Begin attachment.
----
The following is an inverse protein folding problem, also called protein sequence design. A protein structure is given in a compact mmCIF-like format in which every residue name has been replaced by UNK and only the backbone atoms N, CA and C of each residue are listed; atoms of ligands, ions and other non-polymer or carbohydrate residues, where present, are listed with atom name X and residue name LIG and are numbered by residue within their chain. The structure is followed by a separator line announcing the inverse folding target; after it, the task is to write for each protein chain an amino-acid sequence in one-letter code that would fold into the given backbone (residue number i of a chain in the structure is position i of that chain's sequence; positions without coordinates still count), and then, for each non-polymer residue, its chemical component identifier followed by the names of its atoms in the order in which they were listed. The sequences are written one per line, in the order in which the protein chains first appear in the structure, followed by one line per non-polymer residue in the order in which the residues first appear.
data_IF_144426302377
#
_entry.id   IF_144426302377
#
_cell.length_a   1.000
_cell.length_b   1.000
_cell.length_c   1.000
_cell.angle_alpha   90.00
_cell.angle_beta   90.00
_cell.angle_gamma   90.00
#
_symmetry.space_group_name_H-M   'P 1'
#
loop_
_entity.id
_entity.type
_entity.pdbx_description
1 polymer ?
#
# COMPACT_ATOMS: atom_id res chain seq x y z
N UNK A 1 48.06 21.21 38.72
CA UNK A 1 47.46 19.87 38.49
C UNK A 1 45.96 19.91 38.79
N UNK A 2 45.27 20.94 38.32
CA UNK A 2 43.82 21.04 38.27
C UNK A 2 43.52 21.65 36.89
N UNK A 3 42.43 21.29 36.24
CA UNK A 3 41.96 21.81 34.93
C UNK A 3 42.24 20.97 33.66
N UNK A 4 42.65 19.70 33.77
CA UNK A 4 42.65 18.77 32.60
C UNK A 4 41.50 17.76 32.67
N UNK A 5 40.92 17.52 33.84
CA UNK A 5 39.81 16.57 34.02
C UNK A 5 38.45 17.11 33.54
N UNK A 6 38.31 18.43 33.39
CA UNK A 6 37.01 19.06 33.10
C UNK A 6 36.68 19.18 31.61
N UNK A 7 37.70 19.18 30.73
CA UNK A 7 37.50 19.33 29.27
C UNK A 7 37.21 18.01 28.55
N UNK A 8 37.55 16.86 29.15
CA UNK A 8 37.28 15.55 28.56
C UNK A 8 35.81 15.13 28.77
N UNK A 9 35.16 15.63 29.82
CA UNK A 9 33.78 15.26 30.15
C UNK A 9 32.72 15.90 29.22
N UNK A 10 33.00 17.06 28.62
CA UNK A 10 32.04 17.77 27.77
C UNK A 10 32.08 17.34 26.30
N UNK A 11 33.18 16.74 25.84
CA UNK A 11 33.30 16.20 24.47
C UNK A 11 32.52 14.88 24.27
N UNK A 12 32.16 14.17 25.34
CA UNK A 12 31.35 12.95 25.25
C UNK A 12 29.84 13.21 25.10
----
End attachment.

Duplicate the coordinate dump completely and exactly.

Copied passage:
The following is an inverse protein folding problem, also called protein sequence design. A protein structure is given in a compact mmCIF-like format in which every residue name has been replaced by UNK and only the backbone atoms N, CA and C of each residue are listed; atoms of ligands, ions and other non-polymer or carbohydrate residues, where present, are listed with atom name X and residue name LIG and are numbered by residue within their chain. The structure is followed by a separator line announcing the inverse folding target; after it, the task is to write for each protein chain an amino-acid sequence in one-letter code that would fold into the given backbone (residue number i of a chain in the structure is position i of that chain's sequence; positions without coordinates still count), and then, for each non-polymer residue, its chemical component identifier followed by the names of its atoms in the order in which they were listed. The sequences are written one per line, in the order in which the protein chains first appear in the structure, followed by one line per non-polymer residue in the order in which the residues first appear.
data_IF_144426302377
#
_entry.id   IF_144426302377
#
_cell.length_a   1.000
_cell.length_b   1.000
_cell.length_c   1.000
_cell.angle_alpha   90.00
_cell.angle_beta   90.00
_cell.angle_gamma   90.00
#
_symmetry.space_group_name_H-M   'P 1'
#
loop_
_entity.id
_entity.type
_entity.pdbx_description
1 polymer ?
#
# COMPACT_ATOMS: atom_id res chain seq x y z
N UNK A 1 48.06 21.21 38.72
CA UNK A 1 47.46 19.87 38.49
C UNK A 1 45.96 19.91 38.79
N UNK A 2 45.27 20.94 38.32
CA UNK A 2 43.82 21.04 38.27
C UNK A 2 43.52 21.65 36.89
N UNK A 3 42.43 21.29 36.24
CA UNK A 3 41.96 21.81 34.93
C UNK A 3 42.24 20.97 33.66
N UNK A 4 42.65 19.70 33.77
CA UNK A 4 42.65 18.77 32.60
C UNK A 4 41.50 17.76 32.67
N UNK A 5 40.92 17.52 33.84
CA UNK A 5 39.81 16.57 34.02
C UNK A 5 38.45 17.11 33.54
N UNK A 6 38.31 18.43 33.39
CA UNK A 6 37.01 19.06 33.10
C UNK A 6 36.68 19.18 31.61
N UNK A 7 37.70 19.18 30.73
CA UNK A 7 37.50 19.33 29.27
C UNK A 7 37.21 18.01 28.55
N UNK A 8 37.55 16.86 29.15
CA UNK A 8 37.28 15.55 28.56
C UNK A 8 35.81 15.13 28.77
N UNK A 9 35.16 15.63 29.82
CA UNK A 9 33.78 15.26 30.15
C UNK A 9 32.72 15.90 29.22
N UNK A 10 33.00 17.06 28.62
CA UNK A 10 32.04 17.77 27.77
C UNK A 10 32.08 17.34 26.30
N UNK A 11 33.18 16.74 25.84
CA UNK A 11 33.30 16.20 24.47
C UNK A 11 32.52 14.88 24.27
N UNK A 12 32.16 14.17 25.34
CA UNK A 12 31.35 12.95 25.25
C UNK A 12 29.84 13.21 25.10